Unpacking the Baggage: Origin and Evolution of Giant Viruses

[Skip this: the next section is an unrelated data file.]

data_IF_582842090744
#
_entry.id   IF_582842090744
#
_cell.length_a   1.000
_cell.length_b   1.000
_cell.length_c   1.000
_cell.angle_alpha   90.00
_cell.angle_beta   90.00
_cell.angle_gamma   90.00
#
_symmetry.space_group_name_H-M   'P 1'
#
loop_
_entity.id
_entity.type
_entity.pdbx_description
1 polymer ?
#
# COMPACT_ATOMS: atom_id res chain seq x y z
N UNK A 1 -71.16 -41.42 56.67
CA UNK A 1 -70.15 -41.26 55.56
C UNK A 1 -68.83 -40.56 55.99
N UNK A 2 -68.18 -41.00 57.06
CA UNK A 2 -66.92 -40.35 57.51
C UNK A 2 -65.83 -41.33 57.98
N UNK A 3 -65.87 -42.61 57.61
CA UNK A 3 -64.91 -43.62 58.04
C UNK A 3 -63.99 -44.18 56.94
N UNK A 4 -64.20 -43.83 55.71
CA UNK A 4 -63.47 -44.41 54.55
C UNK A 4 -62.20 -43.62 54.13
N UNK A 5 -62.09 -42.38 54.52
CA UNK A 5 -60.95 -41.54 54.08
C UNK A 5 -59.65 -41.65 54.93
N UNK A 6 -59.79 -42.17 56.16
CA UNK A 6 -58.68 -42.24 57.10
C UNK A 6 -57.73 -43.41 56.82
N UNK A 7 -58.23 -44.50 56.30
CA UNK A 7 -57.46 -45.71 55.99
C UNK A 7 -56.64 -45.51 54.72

Giant viruses (GVs) form a diverse group of virus that all belong to the Nucleo Cytoplasmic Large DNA virus (NCLDV) family. They infects a wide range of eukaryotic hosts (for example, vertebrates, insects, protists,…) and also show a huge range in genome size (between 100 kb and 1.2 Mb). Here we review some recent results that shed light on the origin and genome evolution of these viruses with a specific emphasis on the nature of their relationships with cellular organisms. We show that genome gigantism is explained by gene transfers and gene duplication and do not result from genome reduction from a cellular ancestors. We discuss the importance of mobile genetic elements, the role of ORFans during GV evolution and propose that the evolutionary success of GV is intimately link to the extreme plasticity of their genomes. Finally we speculate about the different scenario that explain GV origins and argue that GVs probably emerge from simple genetic elements followed by multiple waves of genomic expansion/simplification.